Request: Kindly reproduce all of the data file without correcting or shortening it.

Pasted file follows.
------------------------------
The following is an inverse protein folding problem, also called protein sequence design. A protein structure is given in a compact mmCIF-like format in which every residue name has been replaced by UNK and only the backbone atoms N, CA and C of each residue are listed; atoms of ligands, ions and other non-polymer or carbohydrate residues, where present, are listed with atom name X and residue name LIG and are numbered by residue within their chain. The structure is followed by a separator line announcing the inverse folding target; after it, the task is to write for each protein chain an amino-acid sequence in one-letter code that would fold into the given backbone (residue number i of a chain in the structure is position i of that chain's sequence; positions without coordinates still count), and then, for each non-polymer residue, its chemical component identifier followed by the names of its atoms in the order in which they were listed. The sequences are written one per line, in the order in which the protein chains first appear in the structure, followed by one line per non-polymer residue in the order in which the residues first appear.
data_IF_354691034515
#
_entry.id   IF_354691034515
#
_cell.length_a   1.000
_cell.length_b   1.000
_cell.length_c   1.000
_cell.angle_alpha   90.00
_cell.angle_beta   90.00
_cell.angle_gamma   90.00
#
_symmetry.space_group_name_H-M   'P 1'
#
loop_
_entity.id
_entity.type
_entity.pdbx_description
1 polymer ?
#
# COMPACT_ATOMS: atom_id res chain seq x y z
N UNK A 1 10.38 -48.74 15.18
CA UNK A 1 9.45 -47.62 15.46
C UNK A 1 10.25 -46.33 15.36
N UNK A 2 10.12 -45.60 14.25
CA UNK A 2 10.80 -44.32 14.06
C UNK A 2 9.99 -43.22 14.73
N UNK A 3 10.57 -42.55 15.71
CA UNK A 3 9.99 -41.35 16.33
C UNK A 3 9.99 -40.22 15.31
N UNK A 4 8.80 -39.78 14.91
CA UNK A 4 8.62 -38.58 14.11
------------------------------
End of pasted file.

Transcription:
The following is an inverse protein folding problem, also called protein sequence design. A protein structure is given in a compact mmCIF-like format in which every residue name has been replaced by UNK and only the backbone atoms N, CA and C of each residue are listed; atoms of ligands, ions and other non-polymer or carbohydrate residues, where present, are listed with atom name X and residue name LIG and are numbered by residue within their chain. The structure is followed by a separator line announcing the inverse folding target; after it, the task is to write for each protein chain an amino-acid sequence in one-letter code that would fold into the given backbone (residue number i of a chain in the structure is position i of that chain's sequence; positions without coordinates still count), and then, for each non-polymer residue, its chemical component identifier followed by the names of its atoms in the order in which they were listed. The sequences are written one per line, in the order in which the protein chains first appear in the structure, followed by one line per non-polymer residue in the order in which the residues first appear.
data_IF_354691034515
#
_entry.id   IF_354691034515
#
_cell.length_a   1.000
_cell.length_b   1.000
_cell.length_c   1.000
_cell.angle_alpha   90.00
_cell.angle_beta   90.00
_cell.angle_gamma   90.00
#
_symmetry.space_group_name_H-M   'P 1'
#
loop_
_entity.id
_entity.type
_entity.pdbx_description
1 polymer ?
#
# COMPACT_ATOMS: atom_id res chain seq x y z
N UNK A 1 10.38 -48.74 15.18
CA UNK A 1 9.45 -47.62 15.46
C UNK A 1 10.25 -46.33 15.36
N UNK A 2 10.12 -45.60 14.25
CA UNK A 2 10.80 -44.32 14.06
C UNK A 2 9.99 -43.22 14.73
N UNK A 3 10.57 -42.55 15.71
CA UNK A 3 9.99 -41.35 16.33
C UNK A 3 9.99 -40.22 15.31
N UNK A 4 8.80 -39.78 14.91
CA UNK A 4 8.62 -38.58 14.11